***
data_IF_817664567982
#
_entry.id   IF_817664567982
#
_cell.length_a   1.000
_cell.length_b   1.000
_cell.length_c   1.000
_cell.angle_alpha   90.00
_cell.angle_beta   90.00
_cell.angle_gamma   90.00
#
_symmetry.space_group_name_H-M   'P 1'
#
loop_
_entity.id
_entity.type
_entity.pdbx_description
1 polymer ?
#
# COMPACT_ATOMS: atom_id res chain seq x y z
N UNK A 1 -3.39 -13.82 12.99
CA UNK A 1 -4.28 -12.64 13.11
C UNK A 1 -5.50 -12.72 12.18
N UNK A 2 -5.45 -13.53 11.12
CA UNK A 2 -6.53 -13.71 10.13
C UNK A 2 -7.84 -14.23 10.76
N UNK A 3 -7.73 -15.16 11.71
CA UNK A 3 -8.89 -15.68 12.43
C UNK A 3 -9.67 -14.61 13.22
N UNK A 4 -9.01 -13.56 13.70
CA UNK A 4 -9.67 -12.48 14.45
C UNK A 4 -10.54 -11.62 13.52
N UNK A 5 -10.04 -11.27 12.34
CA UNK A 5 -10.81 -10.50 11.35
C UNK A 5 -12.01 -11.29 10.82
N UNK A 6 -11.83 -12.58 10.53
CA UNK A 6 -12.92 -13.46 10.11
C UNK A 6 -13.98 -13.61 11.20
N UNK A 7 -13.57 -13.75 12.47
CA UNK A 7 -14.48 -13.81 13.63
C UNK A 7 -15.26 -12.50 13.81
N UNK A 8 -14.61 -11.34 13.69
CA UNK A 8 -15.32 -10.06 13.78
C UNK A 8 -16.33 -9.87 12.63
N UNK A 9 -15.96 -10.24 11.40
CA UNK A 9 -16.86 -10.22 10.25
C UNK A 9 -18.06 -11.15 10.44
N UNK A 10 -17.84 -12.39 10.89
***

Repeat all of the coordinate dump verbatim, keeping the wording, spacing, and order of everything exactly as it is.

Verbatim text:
data_IF_817664567982
#
_entry.id   IF_817664567982
#
_cell.length_a   1.000
_cell.length_b   1.000
_cell.length_c   1.000
_cell.angle_alpha   90.00
_cell.angle_beta   90.00
_cell.angle_gamma   90.00
#
_symmetry.space_group_name_H-M   'P 1'
#
loop_
_entity.id
_entity.type
_entity.pdbx_description
1 polymer ?
#
# COMPACT_ATOMS: atom_id res chain seq x y z
N UNK A 1 -3.39 -13.82 12.99
CA UNK A 1 -4.28 -12.64 13.11
C UNK A 1 -5.50 -12.72 12.18
N UNK A 2 -5.45 -13.53 11.12
CA UNK A 2 -6.53 -13.71 10.13
C UNK A 2 -7.84 -14.23 10.76
N UNK A 3 -7.73 -15.16 11.71
CA UNK A 3 -8.89 -15.68 12.43
C UNK A 3 -9.67 -14.61 13.22
N UNK A 4 -9.01 -13.56 13.70
CA UNK A 4 -9.67 -12.48 14.45
C UNK A 4 -10.54 -11.62 13.52
N UNK A 5 -10.04 -11.27 12.34
CA UNK A 5 -10.81 -10.50 11.35
C UNK A 5 -12.01 -11.29 10.82
N UNK A 6 -11.83 -12.58 10.53
CA UNK A 6 -12.92 -13.46 10.11
C UNK A 6 -13.98 -13.61 11.20
N UNK A 7 -13.57 -13.75 12.47
CA UNK A 7 -14.48 -13.81 13.63
C UNK A 7 -15.26 -12.50 13.81
N UNK A 8 -14.61 -11.34 13.69
CA UNK A 8 -15.32 -10.06 13.78
C UNK A 8 -16.33 -9.87 12.63
N UNK A 9 -15.96 -10.24 11.40
CA UNK A 9 -16.86 -10.22 10.25
C UNK A 9 -18.06 -11.15 10.44
N UNK A 10 -17.84 -12.39 10.89